When I selected cameras for the trip to Iceland I wanted tools that were sturdy, reliable, weather resistant and which would give me a wide range of focal lengths in a small package. My entire kit with two bodies and four lenses, plus extra batteries fit into one smaller photo backpack and was manageable even in driving rain and snow. All the while a lens like the Olympus 12-100mm f4.0 gave me a hand holdable full frame equivalent of 24-200mm which also delivered great (in lens) image stabilization. This meant no lens changes needed for almost everything I shot. My working method was to use the 12-100mm one one body and the Panasonic 8-18mm lens on a second body. Since both bodies were identical everything was interchangeable. Which is exactly what you want in a back-up body.

Finally, I think Panasonic will continue on for the foreseeable future with m4:3 because they've established a great reputation and good marketplace for smaller cameras that offer incredibly good 4K video which, in some vital respects, out performs the larger and more expensive cameras. They were first to market with workable and high quality 60fps 4K while the smaller sensors add two valuable performance benefits: Much better heat handling in video (longer run times, less noise, longer life) and also better image stabilization performance than is currently available in even the best FF cameras when performing video.

An afterthought: Panasonic stayed in the market along with a good competitor who produced great products. They split the market for small sensor/mirrorless cameras while sharing an open lens mount standard between them. With Olympus exiting the area they now inherit potentially the entire other half of the m4:3 market. They will have gone from a marketplace that was tough and so competitive that it was hard for either entity to make a big (or any) profit to a point where they will have no direct competitor in their market niche. And enviable position to find oneself in and one that's ripe for maximization.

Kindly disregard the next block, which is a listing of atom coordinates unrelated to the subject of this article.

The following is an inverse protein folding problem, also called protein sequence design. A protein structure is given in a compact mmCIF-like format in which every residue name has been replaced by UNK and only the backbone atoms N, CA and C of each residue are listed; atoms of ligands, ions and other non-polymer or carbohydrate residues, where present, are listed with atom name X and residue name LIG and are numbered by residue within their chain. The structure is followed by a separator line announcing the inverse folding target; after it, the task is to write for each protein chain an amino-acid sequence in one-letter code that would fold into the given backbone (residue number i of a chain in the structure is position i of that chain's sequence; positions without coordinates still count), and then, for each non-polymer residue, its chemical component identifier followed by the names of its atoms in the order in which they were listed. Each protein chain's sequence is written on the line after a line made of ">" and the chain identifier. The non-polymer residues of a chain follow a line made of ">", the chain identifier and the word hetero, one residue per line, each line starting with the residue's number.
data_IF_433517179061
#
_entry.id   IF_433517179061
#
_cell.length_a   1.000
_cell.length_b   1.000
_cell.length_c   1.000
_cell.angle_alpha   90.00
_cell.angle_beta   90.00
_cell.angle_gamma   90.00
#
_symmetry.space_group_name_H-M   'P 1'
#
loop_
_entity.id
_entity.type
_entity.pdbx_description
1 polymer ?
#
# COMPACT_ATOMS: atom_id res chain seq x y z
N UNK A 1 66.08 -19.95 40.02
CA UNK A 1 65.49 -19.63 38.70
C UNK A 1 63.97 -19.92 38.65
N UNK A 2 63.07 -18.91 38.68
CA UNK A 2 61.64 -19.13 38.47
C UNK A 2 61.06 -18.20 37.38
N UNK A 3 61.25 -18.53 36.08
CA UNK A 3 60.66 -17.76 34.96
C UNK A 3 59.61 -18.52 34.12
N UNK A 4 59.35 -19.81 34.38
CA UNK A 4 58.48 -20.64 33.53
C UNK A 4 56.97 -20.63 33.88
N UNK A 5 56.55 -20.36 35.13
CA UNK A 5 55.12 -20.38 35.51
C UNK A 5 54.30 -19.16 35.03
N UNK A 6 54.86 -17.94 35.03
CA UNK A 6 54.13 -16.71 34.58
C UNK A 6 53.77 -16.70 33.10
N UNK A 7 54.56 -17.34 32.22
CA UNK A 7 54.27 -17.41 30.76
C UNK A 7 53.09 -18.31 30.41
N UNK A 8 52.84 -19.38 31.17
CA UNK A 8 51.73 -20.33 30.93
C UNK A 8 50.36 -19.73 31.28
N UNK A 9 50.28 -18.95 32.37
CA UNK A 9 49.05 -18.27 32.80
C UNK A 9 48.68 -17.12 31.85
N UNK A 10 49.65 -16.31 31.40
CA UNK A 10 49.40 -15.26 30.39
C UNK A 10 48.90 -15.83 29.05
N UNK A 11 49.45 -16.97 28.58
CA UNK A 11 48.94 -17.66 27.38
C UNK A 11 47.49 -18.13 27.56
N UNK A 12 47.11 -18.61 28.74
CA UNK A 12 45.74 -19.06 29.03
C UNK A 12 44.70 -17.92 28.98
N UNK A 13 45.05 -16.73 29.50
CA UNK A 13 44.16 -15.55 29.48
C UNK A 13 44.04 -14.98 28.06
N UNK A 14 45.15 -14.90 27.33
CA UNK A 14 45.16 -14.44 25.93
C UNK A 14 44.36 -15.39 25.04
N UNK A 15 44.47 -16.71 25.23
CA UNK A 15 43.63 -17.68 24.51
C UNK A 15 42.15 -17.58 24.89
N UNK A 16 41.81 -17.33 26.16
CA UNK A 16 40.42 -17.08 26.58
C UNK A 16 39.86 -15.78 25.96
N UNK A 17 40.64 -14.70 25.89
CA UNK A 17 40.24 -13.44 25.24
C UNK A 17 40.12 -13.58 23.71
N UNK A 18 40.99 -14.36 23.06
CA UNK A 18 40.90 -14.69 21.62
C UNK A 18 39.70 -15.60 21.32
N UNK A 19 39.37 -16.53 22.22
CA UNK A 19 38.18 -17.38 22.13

If Panasonic's marketers were savvy then the minute the transaction with Olympus and NewCo goes through they should reiterate their key value propositions, re-state their m4:3 features and benefits and start a full court press on the advantages of the smaller, highly capable and decidedly less expensive system. They have a fan base. They should spend some time and $$$ exploiting it and locking it in.

Just a thought.


Kirk Changes Camera Systems (AGAIN!!!) but without selling anything off. "You mean this is actually a mobile telephone too?"

Another day with an empty downtown. Might be the safest place to 
walk in all of Austin, Texas. 

On Wednesday I found out about the Adobe "Photo Shop Camera" app for the iPhone and downloaded it. I played around with the goofy filters and posted a few things to Instagram and then I got tired of it. But yesterday, when I decided to go for a walk I thought long and hard about cameras I could bring along.